Monday, June 27, 2011

Saved Alone

Hi, friends.
I hope you are having a lovely day. 
Today, I wanted to share one of my favorite hymns of all time with you.
It never ceases to amaze me how God can use something so horribly devastating, and turn it into something beautiful and useful for His glory.

Horatio Spafford  

{Courtesy of American Colony Hotel}

In 1871, tragedy struck Chicago as fire ravaged the city. When it was all
over, 300 people were dead and 100,000 were homeless. Horatio Gates
Spafford was one of those who tried to help the people of the city get
back on their feet. A lawyer who had invested much of his money into the
downtown Chicago real estate, he'd lost a great deal to the fire. And his one
son (he had four daughters) had died about the same time. Still, for two years
Spafford--who was a friend of evangelist Dwight Moody--assisted the homeless,
impoverished, and grief-stricken ruined by the fire.
After about two years of such work, Spafford and his family decided to take
a vacation. They were to go to England to join Moody and Ira
Sankey on one of their evangelistic crusades, then travel in Europe. Horatio
Spafford was delayed by some business, but sent his family on ahead. He
would catch up to them on the other side of the Atlantic.
Their ship, the Ville du Havre, never made it. Off  Newfoundland, it
collided with an English sailing ship, the Loch Earn, and sank within 20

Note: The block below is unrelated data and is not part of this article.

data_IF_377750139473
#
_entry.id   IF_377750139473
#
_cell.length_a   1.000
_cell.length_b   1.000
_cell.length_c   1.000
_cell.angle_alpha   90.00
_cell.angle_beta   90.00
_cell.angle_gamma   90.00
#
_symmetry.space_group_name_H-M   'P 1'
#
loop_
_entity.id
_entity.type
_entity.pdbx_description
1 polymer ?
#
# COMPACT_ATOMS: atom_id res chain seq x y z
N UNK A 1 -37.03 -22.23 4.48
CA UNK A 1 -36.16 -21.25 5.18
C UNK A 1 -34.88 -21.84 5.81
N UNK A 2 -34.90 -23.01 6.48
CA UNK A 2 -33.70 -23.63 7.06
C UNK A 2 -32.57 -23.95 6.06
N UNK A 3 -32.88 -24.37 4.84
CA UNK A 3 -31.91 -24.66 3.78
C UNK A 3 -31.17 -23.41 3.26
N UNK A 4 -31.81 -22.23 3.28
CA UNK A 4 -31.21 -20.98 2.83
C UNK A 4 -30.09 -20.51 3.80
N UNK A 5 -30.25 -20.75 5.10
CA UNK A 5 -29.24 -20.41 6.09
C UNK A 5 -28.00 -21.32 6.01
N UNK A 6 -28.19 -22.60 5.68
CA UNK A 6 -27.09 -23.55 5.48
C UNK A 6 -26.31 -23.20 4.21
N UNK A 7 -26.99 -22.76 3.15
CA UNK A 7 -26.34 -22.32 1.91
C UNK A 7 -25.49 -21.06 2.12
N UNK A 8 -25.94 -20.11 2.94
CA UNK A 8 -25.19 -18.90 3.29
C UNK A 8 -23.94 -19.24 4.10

minutes.  Though Horatio's wife, Anna, was able to cling to a piece of
floating wreckage (one of only 47 survivors among hundreds), their four
daughters--Maggie, Tanetta, Annie, and Bessie--were killed.
Horatio received a horrible telegram from his wife, only two words long: "saved
alone."  Spafford boarded the next available ship to be near his grieving wife, and
the two finally met up with Dwight Moody. "It is well," Spafford told him
quietly. "The will of God be done."  Though reports vary as to when he did so, that belief led
Spafford to pen the words to one of the English language's best-known hymns. Some
say he wrote it on the ship to meet his wife, around the place where his daughters died.

It Is Well With My Soul

Words: Horatio G. Spafford, 1873
Music:  Philip P. Bliss, 1876

When peace, like a river, attendeth my way,
When sorrows like sea billows roll; 
Whatever my lot, Thou has taught me to say, 
It is well, it is well, with my soul.

It is well, with my soul,
It is well, with my soul,
It is well, it is well, with my soul.

Though Satan should buffet, though trials should come,
Let this blest assurance control,
That Christ has regarded my helpless estate, 
And hath shed His own blood for my soul.

My sin, oh, the bliss of this glorious thought!
My sin, not in part but the whole,
Is nailed to the cross, and I bear it no more, 
Praise the Lord, praise the Lord, O my soul!

For me, be it Christ, be it Christ hence to live:
If Jordan above me shall roll, 
No pang shall be mine, for in death as in life 
Thou wilt whisper Thy peace to my soul.

But, Lord, ‘tis for Thee, for Thy coming we wait,
The sky, not the grave, is our goal; 
Oh trump of the angel! Oh voice of the Lord!
Blessèd hope, blessèd rest of my soul!

And Lord, haste the day when my faith shall be sight,
The clouds be rolled back as a scroll; 
The trump shall resound, and the Lord shall descend, 
Even so, it is well with my soul.

Isn't that amazing? 

Much love, 

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